2017 is coming to an end. Here’s a quick rough rundown of some things you can (and some that you must) accomplish before the end of the year:
1. GET YOUR GROOVE MUSIC MECHANICAL ROYALTIES BEFORE ITS FORFEITED. Microsoft is shutting down Groove Music on December 31, 2017. Legally speaking, they are not required to pay mechanical royalties to songwriters and publishers who have not registered their copyrights with the United States Copyright Office. Therefore, in theory, on January 1st, 2018 Microsoft could expunge any unclaimed mechanical royalties. Royalty Claim shows you how to find your songs and begin the process of unlocking any accrued mechanical royalties.
2. GET DISCOUNTED CONFERENCE PASSES FOR 2018. If you’re thinking about going to music industry conferences in 2018, you should know that many of them offer early-bird discounts now. These savings really add up when you attend multiple conferences in one year. SXSW is currently offering lower rates that end on set dates. The next rate increase will be on Nov 17th. NAB is offering a variety of packages at more than 50% off through Nov 24th (including a FREE pass for the Exhibit floor). There are more offers out there such as Music Biz Expo with discounted rates through March and ASCAP’s “I Create Music” Expo with discounted rates through the end of the year.
3. RELEASE A HOLIDAY COVER SONG LEGALLY AND SUBMIT TO BLOGS FOR END OF YEAR EXPOSURE. It’s not too late to record and release a holiday song this season and leverage the exposure from blogs and background music services. I breakdown how to do this in my piece “5 Tips For Making, Marketing And Monetizing Holiday Music This Season”.
4. GET OR RENEW YOUR GOOGLE PLAY MUSIC MECHANICAL LICENSE. If you distribute music to Google Play Music, you may be earning mechanical royalties that you have not collected. Mechanical royalties are different from your master use royalties (paid to labels, distributors, and aggregators) and performance royalties (paid to performing rights organizations (PROs) such as ASCAP, BMI, SESAC, and GMR in the United States). Mechanical royalties are royalties paid for the distribution of the underlying musical work embodied in a sound recording — that is, the “song.” Mechanical royalties are owed to songwriters and publishers and is not paid to labels, distributors, aggregators, or PROs. To enter into a direct agreement with Google for your Google Play Music mechanical royalties, you can do one of two things: (1) Sign a direct deal with Google Play Music, whereby you will be responsible for data ingestion as well as ongoing account management. Please reach out to email@example.com should you like more information about the direct license; or (2) Opt in via the Harry Fox Agency, whereby they will manage your content on your behalf. You can do so by logging into your HFA account at harryfox.com and click the “Authorizaions” link located in the “Licensing” box. If you do not have an HFA Online account, you can fill out a Request for Administrator Account form at https://secure.harryfox.com/public/forms/online-account/form.jsp. You do not need to be a member of HFA to pursue this option. You can easily streamline and expedite the delivery of your song registrations to Harry Fox Agency (and Music Reports Inc., Loudr, ASCAP, BMI, SESAC, SoundExchange, and many others) using the affordable music rights and metadata management platform TuneRegistry. TuneRegistry was built to empower the independent music company and DIY musicians who self-publish.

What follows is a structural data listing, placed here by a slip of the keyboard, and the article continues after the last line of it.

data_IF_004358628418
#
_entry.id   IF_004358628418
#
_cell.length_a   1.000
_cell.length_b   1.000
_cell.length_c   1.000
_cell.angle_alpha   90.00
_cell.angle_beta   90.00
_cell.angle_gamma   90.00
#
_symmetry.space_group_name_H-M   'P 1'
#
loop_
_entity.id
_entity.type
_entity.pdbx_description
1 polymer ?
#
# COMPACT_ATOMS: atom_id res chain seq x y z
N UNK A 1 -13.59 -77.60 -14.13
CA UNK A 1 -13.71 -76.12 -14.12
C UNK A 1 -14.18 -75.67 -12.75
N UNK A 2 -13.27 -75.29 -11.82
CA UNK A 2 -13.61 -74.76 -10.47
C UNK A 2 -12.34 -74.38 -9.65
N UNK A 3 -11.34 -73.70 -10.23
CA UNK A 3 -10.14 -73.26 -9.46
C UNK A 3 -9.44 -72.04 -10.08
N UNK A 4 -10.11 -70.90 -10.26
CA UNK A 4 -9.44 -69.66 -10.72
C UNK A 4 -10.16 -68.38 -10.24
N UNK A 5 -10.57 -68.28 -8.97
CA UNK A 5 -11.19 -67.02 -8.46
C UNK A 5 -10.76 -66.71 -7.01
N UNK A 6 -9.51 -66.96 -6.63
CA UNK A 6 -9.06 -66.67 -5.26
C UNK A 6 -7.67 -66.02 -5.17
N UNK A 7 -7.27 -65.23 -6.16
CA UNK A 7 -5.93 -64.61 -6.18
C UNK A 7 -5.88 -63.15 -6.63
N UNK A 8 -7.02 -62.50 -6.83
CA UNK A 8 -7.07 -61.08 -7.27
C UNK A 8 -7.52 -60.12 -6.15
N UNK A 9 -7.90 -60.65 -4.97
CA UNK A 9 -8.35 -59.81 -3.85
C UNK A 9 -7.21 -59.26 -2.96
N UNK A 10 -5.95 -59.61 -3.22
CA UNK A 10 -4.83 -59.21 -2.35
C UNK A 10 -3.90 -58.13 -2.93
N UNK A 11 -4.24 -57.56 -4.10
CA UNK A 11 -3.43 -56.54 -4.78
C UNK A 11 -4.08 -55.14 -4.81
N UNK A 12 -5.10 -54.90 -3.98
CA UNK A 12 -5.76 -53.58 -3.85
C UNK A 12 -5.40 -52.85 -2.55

5. CLAIM / VERIFY YOUR ARTIST PAGES & SOCIAL MEDIA. Go into 2018 with a tight marketing infrastructure by making sure that you control all of your presence across the top DSPs and social platforms. Symphonic Distribution breaksdown how to claim your label/artist page on DSPs and music marketing agency View Manic can help eligible artists verify their profiles on Facebook, Twitter, YouTube, and Instagram.
***BONUS ITEM – DUE IN EARLY 2018***